In Supply Pro Sorbents, LLC, v. RingCentral, Inc., Case No. C 16-02113 JSW, 2016 WL 5870111 (N.D. Cal. Oct. 7, 2016), U.S. District Judge Jeffrey S. White granted Defendant’s motion to dismiss based on Plaintiff’s lack of standing due to its failure to allege an injury-in-fact.  Defendant RingCentral is a provider of cloud-based business communications service, which provides its users a platform to send and receive faxes, and provides a boilerplate fax cover sheet.     
In this TCPA fax case, Plaintiff brought a putative class action based on a single fax it allegedly received that included a cover page containing Defendant’s logo and a single line of text stating, “Send and receive faxes with RingCentral,”  Id. at *1.  On a motion to dismiss, Defendant argued that Plaintiff lacked standing due to a failure to allege an injury-in-fact. 
The Court agreed and noted that “in order to have standing to allege a violation of … the TCPA, a plaintiff must allege more than a mere statutory violation.”  Id. at *3 (citing Spokeo, Inc. v. Robbins, 136 S. Ct. 1540, 1549 (2016)).  The Court noted that Plaintiff’s complaint alleges that junk fax recipients lose the use of their fax machines, paper, and ink toner, as well as the loss of time dealing with junk faxes, which interrupt the recipient’s privacy.  Id.  Plaintiff also alleged that junk faxes tie up telephone lines, prevent fax machines from receiving legitimate and authorized faxes, prevent use of fax machines for use of outbound faxes, and cause undue wear and tear on the fax machine.  Id.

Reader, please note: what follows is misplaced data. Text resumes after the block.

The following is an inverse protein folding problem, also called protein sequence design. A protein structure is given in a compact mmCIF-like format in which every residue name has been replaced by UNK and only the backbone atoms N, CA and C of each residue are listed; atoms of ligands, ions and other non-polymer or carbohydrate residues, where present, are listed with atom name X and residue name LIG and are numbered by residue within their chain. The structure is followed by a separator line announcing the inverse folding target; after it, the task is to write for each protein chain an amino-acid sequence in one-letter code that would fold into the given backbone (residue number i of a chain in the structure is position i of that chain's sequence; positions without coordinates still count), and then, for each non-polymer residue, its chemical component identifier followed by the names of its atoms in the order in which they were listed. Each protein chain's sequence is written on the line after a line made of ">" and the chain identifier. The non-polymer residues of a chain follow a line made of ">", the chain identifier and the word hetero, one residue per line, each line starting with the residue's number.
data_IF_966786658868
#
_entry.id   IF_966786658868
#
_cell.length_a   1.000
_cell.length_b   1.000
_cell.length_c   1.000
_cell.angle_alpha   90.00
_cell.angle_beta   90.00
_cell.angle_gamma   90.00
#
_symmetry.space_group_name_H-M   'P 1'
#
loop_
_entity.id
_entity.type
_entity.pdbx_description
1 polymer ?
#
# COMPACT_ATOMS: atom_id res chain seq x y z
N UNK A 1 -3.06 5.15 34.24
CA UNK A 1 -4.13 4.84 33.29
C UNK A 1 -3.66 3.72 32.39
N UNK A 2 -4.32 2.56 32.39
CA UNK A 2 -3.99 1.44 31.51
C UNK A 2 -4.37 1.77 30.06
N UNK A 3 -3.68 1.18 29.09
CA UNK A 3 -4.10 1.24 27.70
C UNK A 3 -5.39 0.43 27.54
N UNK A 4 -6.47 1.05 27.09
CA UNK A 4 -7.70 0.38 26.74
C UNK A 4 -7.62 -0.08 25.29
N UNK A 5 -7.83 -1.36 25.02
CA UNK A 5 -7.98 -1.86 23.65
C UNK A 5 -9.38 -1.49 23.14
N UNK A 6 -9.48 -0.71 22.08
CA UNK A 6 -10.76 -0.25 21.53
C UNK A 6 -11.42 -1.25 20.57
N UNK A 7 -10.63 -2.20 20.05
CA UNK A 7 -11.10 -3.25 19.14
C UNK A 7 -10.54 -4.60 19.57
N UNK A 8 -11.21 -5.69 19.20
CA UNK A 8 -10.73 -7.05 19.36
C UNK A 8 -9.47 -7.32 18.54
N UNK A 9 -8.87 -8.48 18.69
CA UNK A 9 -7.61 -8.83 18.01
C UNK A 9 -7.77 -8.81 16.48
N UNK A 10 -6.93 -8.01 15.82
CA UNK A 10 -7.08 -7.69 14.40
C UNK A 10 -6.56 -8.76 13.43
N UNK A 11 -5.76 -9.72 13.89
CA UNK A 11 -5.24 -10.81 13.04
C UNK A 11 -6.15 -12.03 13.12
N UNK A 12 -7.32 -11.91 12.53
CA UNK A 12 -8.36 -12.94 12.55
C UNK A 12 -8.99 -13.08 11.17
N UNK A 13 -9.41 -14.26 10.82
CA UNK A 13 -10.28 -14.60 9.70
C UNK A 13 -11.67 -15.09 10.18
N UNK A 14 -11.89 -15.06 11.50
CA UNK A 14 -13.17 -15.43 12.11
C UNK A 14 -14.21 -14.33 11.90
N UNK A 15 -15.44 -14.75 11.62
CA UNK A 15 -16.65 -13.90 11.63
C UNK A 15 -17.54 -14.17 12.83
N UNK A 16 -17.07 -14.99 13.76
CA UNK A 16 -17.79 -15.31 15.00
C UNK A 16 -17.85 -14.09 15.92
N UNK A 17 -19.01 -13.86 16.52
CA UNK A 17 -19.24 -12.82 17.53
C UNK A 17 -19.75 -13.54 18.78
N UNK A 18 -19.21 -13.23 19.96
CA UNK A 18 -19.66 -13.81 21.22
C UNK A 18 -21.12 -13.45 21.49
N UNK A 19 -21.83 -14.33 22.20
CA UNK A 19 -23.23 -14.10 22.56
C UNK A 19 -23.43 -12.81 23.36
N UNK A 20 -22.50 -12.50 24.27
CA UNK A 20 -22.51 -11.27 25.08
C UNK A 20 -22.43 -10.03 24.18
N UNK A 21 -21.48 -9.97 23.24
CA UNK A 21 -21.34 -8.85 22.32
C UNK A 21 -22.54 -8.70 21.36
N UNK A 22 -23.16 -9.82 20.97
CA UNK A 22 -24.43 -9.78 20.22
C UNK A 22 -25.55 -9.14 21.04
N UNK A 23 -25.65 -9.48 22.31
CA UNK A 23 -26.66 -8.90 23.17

Despite all these allegations, the Court determined that it was still “not clear how Plaintiff alleges it specifically suffered these particular harms from the single line identifier on the optional cover sheet of a solicited four-page fax it received.”  Id. at *3 (emphasis added).  Moreover, even though the Court granted Plaintiff leave to amend, it noted that “it is not clear how Plaintiff could identify sufficient injury-in-fact to rise to the level of constitutional standing.”  Id.
This case is yet another great example of courts adopting the Spokeo standard for standing in TCPA cases, and will no longer allow regurgitated statutory language in complaints to pass Article III muster.